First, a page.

A few minutes after giving my friend this water, he jumped out of the van where he was trying to rest, walked straight at me, and said “Dude, what the fuck did you give me?” Cue my confusion. “Whatever you gave isn’t water. It’s disgusting. I’ve never tasted anything like this.” He was green and looked as if he might puke right at my feet. I told him “I just got water from the big jug in the back of the van! It’s not water?!” At this point our local Norwegian friend Arild Heitmann was walking up towards the vehicles to grab his gloves from one of the vans and overheard our conversation. Arild inquisitively asked “wait... WHAT happened?” I told him I’d given Cody water from the water jug in the back of the van and Arild burst into a fit of laughter. “Dude, that windshield de-icer!” I glanced at Cody, he’s clearly very alarmed about what he had just ingested “Dude, am I gonna die??” I frantically grabbed my iPhone to google what the main ingredients are in de-icer. Luckily he hadn’t actually swallowed any of it... unluckily the key ingredient is a little something called Urea. Does that sound like any other words you might know? Maybe it sounds like Urine? Yes, Urea is the same stuff as your pee. I made Cody drink piss. He hasn’t called me Adam since.

Tags:   Lofoten Islands mountains mountain cascade stream creek waterfall water autumn fall Astro sky night northern lights aurora borealis aurora arctic stortind stortinden Lofoten Cody wilson Norway

N 185 B 3.3K C 17 E Jul 31, 2019 F Jul 31, 2019
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This area is fairly remote, which is one of my favorite parts of getting out there alone. You can still find a bit solitude. After making the 9 hour drive to this playa on the border of Oregon and Nevada (not the Alvord Playa) in the mid afternoon I was exhausted... as I tend to be during any hour of the day. Like the Nap Champ I am, I crawled into the back of my truck and took a 3 hour snooze.

My alarm went off on my then brand new iPhone (the original iPhone... like the first model that ever came out) and I popped up from my thunderous slumber to find thunderous weather had accumulated in the skies. “HELL YEAH!” I glanced at my phone to silence the alarm and noticed I had only 3% battery left. I jumped back into the drivers seat of the rig, plugged my phone into the charger, shoved my key into the ignition, twisted my wrist and.... nothing. “Hmmm.” I turned the key again... *clickclickclick* “Oh come the fuck on.” Twist *clickclick* Nothing. I quickly assessed the issue and found the problem in about 4 seconds because I’m a talented mechanic... my dumb ass left the headlights on.

Slight panic set in and I quickly went into problem solving mode. Scenario: Dead car battery, a 24 hour walk to find civilization, enough food to last about 3 hours (36 hours for a normal person), enough water for a day, enough layers to keep warm, a book, and a cell phone with 3% battery left. I established my first priority aloud to myself “fuck walking 30 miles in the desert.” So my safety had to come via the rapidly dying cell phone. Who should call and explain my scenario to with a battery that might die in 1 minute of talking? Of course 911. The phone call went like this: “911, what’s your emergency?” Me: “my cell battery is about to die, so I’ll be quick. I’m stranded in my vehicle at *insert coordinates I looked up on my in-car GPS* and need a jump start. I’m not injured, just need a jump start.” Her: “ummmmmmmm. Well the nearest tow truck company is located 3 hours away, so I can try to ca...” *phone dies* Lovely.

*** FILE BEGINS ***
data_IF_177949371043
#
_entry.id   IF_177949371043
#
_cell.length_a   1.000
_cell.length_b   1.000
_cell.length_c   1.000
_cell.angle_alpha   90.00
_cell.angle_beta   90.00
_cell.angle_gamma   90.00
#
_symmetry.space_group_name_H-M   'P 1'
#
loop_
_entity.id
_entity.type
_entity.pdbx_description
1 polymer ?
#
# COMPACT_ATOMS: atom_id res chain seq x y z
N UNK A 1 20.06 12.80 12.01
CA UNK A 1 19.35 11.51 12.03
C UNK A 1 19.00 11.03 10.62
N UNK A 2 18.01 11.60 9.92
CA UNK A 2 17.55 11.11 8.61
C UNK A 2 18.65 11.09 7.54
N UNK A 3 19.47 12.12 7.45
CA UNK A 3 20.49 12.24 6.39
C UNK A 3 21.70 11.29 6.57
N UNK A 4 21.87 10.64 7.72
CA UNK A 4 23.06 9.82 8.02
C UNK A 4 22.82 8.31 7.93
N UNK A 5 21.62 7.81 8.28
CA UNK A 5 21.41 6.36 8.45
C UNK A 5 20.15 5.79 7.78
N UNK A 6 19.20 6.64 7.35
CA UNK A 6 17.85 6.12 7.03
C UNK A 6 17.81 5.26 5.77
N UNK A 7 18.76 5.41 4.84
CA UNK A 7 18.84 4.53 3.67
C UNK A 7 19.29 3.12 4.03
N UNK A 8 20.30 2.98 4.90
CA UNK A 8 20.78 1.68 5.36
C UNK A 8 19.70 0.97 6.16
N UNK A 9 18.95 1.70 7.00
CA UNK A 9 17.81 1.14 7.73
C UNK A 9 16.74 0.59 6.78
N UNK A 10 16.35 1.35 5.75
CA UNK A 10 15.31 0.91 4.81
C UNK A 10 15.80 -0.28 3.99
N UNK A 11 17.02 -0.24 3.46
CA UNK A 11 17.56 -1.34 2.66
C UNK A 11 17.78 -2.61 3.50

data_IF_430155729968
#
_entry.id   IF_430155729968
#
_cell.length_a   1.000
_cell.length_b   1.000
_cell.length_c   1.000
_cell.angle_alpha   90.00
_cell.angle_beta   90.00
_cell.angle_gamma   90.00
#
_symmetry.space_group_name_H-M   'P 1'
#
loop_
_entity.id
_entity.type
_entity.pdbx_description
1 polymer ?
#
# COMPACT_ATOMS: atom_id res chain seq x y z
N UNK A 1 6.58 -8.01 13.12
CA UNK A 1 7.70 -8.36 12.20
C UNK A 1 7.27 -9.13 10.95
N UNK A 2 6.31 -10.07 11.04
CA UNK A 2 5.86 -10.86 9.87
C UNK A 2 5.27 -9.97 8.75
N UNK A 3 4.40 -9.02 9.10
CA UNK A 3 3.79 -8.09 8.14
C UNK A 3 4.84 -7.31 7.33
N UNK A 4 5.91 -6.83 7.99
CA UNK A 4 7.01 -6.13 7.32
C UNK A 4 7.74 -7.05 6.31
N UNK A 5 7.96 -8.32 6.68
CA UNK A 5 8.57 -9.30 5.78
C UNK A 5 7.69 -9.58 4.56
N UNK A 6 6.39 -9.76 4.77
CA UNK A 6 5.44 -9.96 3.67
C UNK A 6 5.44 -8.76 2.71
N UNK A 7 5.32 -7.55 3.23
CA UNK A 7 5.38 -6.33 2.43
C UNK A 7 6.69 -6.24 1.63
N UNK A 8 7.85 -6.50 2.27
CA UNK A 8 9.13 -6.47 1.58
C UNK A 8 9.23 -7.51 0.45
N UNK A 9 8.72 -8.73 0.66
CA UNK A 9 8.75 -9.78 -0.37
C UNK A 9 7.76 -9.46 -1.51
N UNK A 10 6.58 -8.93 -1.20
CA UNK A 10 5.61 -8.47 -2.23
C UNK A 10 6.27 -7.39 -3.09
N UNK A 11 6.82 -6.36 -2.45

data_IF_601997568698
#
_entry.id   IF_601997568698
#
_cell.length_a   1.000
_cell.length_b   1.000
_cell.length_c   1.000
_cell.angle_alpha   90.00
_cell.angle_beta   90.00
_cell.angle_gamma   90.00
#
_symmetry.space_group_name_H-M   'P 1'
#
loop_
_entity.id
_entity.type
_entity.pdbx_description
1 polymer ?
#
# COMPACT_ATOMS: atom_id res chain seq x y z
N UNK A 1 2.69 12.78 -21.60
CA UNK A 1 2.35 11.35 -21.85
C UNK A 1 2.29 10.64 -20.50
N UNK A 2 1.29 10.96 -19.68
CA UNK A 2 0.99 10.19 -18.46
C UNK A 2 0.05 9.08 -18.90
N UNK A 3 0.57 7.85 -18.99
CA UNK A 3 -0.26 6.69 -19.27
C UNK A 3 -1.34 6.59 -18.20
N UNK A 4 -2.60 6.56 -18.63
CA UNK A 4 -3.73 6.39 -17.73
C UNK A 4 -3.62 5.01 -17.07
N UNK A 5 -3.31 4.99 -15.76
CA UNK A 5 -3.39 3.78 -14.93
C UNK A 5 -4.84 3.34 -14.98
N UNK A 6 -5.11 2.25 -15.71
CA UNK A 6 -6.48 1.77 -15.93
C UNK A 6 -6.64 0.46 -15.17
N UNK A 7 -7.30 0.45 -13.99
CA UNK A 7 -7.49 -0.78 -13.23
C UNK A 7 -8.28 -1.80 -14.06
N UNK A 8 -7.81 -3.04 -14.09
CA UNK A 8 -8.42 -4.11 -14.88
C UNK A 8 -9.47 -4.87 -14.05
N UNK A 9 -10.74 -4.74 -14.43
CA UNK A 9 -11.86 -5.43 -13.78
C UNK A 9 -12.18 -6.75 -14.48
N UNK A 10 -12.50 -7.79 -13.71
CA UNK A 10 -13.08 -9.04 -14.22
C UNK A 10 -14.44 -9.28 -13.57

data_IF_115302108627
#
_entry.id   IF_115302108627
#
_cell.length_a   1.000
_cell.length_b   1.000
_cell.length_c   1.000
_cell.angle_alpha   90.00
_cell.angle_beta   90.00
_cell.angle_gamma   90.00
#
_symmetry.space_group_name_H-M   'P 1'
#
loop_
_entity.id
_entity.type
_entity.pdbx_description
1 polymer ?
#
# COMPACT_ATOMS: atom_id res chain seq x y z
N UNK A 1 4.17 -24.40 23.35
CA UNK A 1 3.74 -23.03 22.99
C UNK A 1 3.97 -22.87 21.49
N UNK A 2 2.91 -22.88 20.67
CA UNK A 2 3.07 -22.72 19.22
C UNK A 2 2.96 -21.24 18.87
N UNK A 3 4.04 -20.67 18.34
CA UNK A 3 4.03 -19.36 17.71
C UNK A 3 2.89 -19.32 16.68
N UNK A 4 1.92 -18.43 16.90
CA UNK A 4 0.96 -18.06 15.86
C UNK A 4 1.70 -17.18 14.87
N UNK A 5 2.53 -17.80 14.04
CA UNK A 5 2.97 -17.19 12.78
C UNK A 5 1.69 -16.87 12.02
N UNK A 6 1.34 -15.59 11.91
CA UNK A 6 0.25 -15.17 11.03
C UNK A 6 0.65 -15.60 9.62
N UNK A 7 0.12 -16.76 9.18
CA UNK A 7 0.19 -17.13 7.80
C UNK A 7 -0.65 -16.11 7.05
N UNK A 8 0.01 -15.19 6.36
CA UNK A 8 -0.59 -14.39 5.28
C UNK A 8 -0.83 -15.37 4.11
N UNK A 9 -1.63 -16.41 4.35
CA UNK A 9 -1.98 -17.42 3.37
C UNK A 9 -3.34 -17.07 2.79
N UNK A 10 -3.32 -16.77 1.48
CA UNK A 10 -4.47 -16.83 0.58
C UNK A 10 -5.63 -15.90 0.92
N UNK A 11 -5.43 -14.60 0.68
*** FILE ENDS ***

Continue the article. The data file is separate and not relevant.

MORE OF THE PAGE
So maybe someone will show up, or maybe not and I’ll just walk out tomorrow. With not much else to do, I decided to grab my camera bag and shoot this image. After sunset, as it started to get dark, there was still no sign of help. I ate my leftover sandwich from earlier in the day, placed a bunch of flashlights on the roof of my truck pointing towards the rarely used dirt road that was a a couple miles away, and tucked into my book to kill some time.

As I read, I kept checking the time. 9pm, nothing. 11pm, nothing. Midnight, damn, still nothing. 1am and my eyes are starting to get heavy... “ Wait! What are those headlights out there??!!” Like someone who’s been lost at sea for months, I frantically grabbed one of the flashlights and started waving it wildly at the distant vehicle followed by rapidly covering and uncovering the light to signal the morse code for SOS, which at that point meant “save our stomachs” more than anything else... I was still hungry after my sandwich. Sure enough, the headlights turned toward me, grew closer, and in a couple minutes revealed themselves to be attached to a tow truck. The driver jumped out “You that kid with a dead battery?” Me: “yeah, didn’t know if anyone was gonna show up!” Driver: “Boy, your coordinates were WAY OFF! I been looking for you 20 miles in the other direction for hours. You know Thais ain’t gonna be cheap, right?” And that, my friends, is the incredibly boring story of how I once paid almost $1000 to take a nap in the desert. I’m sorry if you read all of that.
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You can learn how I edit all of my images at the link in my bio. 👍👍

Tags:   Ryan dyar lightning thunderstorm storm sunset nevada Oregon playa desert